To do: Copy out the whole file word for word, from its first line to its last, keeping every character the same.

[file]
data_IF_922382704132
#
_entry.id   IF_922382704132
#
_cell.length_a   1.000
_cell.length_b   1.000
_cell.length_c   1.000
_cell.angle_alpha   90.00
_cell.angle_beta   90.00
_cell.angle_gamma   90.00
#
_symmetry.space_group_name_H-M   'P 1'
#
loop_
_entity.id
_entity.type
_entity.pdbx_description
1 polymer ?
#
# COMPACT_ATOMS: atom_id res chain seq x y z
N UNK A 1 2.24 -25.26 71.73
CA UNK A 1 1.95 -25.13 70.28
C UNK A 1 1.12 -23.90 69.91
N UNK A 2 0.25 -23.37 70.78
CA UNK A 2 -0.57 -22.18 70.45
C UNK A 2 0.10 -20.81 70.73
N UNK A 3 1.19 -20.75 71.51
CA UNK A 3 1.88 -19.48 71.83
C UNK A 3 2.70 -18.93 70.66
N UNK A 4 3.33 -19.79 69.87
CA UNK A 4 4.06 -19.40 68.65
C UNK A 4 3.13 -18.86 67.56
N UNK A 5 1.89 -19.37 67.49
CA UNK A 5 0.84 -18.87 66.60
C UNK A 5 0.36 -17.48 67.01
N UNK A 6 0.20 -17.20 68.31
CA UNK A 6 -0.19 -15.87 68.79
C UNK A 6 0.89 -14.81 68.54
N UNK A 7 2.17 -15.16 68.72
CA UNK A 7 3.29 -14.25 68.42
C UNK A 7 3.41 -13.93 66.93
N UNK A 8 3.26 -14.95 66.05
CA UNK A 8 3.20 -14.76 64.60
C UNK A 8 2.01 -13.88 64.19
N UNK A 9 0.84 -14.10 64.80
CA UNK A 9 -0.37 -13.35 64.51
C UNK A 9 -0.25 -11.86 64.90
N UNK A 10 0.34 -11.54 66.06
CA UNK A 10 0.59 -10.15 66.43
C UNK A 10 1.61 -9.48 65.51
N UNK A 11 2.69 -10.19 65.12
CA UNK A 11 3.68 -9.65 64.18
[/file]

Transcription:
data_IF_922382704132
#
_entry.id   IF_922382704132
#
_cell.length_a   1.000
_cell.length_b   1.000
_cell.length_c   1.000
_cell.angle_alpha   90.00
_cell.angle_beta   90.00
_cell.angle_gamma   90.00
#
_symmetry.space_group_name_H-M   'P 1'
#
loop_
_entity.id
_entity.type
_entity.pdbx_description
1 polymer ?
#
# COMPACT_ATOMS: atom_id res chain seq x y z
N UNK A 1 2.24 -25.26 71.73
CA UNK A 1 1.95 -25.13 70.28
C UNK A 1 1.12 -23.90 69.91
N UNK A 2 0.25 -23.37 70.78
CA UNK A 2 -0.57 -22.18 70.45
C UNK A 2 0.10 -20.81 70.73
N UNK A 3 1.19 -20.75 71.51
CA UNK A 3 1.88 -19.48 71.83
C UNK A 3 2.70 -18.93 70.66
N UNK A 4 3.33 -19.79 69.87
CA UNK A 4 4.06 -19.40 68.65
C UNK A 4 3.13 -18.86 67.56
N UNK A 5 1.89 -19.37 67.49
CA UNK A 5 0.84 -18.87 66.60
C UNK A 5 0.36 -17.48 67.01
N UNK A 6 0.20 -17.20 68.31
CA UNK A 6 -0.19 -15.87 68.79
C UNK A 6 0.89 -14.81 68.54
N UNK A 7 2.17 -15.16 68.72
CA UNK A 7 3.29 -14.25 68.42
C UNK A 7 3.41 -13.93 66.93
N UNK A 8 3.26 -14.95 66.05
CA UNK A 8 3.20 -14.76 64.60
C UNK A 8 2.01 -13.88 64.19
N UNK A 9 0.84 -14.10 64.80
CA UNK A 9 -0.37 -13.35 64.51
C UNK A 9 -0.25 -11.86 64.90
N UNK A 10 0.34 -11.54 66.06
CA UNK A 10 0.59 -10.15 66.43
C UNK A 10 1.61 -9.48 65.51
N UNK A 11 2.69 -10.19 65.12
CA UNK A 11 3.68 -9.65 64.18